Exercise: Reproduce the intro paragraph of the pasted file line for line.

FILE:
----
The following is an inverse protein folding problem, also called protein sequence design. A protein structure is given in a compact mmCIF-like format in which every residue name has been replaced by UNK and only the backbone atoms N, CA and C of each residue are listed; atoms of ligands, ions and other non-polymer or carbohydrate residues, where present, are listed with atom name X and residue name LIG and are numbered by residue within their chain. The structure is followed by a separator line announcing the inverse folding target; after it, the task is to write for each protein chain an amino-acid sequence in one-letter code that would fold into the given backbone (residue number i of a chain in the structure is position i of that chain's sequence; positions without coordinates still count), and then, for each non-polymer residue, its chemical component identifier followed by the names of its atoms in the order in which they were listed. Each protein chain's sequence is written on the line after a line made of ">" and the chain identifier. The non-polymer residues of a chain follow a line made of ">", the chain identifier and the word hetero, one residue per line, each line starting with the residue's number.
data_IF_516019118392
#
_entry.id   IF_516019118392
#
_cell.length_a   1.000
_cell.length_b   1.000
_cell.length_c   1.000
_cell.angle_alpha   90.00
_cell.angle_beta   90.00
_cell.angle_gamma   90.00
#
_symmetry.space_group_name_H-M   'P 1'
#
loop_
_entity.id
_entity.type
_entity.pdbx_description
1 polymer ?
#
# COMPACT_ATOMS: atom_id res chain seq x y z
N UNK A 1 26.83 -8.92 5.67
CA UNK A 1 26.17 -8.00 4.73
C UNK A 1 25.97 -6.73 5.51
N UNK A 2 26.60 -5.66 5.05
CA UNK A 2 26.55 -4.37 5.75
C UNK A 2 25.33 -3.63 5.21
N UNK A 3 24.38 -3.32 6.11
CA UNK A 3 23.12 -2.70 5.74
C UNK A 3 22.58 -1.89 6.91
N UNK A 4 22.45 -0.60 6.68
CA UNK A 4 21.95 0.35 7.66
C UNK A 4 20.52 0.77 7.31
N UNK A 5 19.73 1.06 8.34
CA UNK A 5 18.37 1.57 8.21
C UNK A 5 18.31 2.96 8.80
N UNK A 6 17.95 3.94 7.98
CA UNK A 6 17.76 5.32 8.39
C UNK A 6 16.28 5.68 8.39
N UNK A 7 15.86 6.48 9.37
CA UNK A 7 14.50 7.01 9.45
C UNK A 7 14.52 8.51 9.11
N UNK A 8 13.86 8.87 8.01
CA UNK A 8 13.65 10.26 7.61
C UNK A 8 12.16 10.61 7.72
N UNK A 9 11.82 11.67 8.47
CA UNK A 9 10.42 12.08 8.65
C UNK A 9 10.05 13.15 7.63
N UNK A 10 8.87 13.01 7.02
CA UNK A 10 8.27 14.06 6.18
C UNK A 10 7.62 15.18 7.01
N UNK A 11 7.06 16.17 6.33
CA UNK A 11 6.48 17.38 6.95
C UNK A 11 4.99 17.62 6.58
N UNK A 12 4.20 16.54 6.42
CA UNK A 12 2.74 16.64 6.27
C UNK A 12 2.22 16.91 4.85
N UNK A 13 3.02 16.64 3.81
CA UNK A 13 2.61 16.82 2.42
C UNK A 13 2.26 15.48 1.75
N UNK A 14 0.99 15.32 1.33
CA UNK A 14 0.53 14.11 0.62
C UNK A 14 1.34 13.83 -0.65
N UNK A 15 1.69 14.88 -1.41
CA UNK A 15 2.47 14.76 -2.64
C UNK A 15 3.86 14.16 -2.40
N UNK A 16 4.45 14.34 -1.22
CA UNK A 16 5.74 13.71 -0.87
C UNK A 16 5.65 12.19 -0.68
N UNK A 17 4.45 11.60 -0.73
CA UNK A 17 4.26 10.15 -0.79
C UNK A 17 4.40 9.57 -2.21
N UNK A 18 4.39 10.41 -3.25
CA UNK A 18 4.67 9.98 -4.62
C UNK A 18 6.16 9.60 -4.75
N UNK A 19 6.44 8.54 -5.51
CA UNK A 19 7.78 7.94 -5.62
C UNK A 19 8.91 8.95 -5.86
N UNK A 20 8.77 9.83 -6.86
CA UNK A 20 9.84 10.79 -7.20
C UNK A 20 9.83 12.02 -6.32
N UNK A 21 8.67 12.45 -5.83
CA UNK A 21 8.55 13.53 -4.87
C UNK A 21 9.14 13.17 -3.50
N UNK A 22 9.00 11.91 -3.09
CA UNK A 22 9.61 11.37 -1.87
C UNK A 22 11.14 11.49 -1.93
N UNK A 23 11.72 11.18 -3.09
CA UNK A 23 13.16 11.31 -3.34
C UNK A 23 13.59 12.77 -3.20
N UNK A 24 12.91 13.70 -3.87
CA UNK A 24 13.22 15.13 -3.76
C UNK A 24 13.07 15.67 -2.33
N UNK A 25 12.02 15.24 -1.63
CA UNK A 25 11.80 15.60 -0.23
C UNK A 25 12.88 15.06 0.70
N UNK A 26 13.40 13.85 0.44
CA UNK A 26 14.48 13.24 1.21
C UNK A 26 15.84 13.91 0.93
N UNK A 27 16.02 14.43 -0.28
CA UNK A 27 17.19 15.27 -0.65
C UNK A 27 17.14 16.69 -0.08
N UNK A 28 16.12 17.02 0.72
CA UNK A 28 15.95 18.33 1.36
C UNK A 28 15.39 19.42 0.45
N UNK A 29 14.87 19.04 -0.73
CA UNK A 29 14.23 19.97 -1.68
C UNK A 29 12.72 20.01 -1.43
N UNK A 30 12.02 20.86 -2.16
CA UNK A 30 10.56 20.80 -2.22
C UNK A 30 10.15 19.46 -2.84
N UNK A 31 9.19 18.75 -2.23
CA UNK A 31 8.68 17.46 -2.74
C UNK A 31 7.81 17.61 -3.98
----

The following is an inverse protein folding problem, also called protein sequence design. A protein structure is given in a compact mmCIF-like format in which every residue name has been replaced by UNK and only the backbone atoms N, CA and C of each residue are listed; atoms of ligands, ions and other non-polymer or carbohydrate residues, where present, are listed with atom name X and residue name LIG and are numbered by residue within their chain. The structure is followed by a separator line announcing the inverse folding target; after it, the task is to write for each protein chain an amino-acid sequence in one-letter code that would fold into the given backbone (residue number i of a chain in the structure is position i of that chain's sequence; positions without coordinates still count), and then, for each non-polymer residue, its chemical component identifier followed by the names of its atoms in the order in which they were listed. Each protein chain's sequence is written on the line after a line made of ">" and the chain identifier. The non-polymer residues of a chain follow a line made of ">", the chain identifier and the word hetero, one residue per line, each line starting with the residue's number.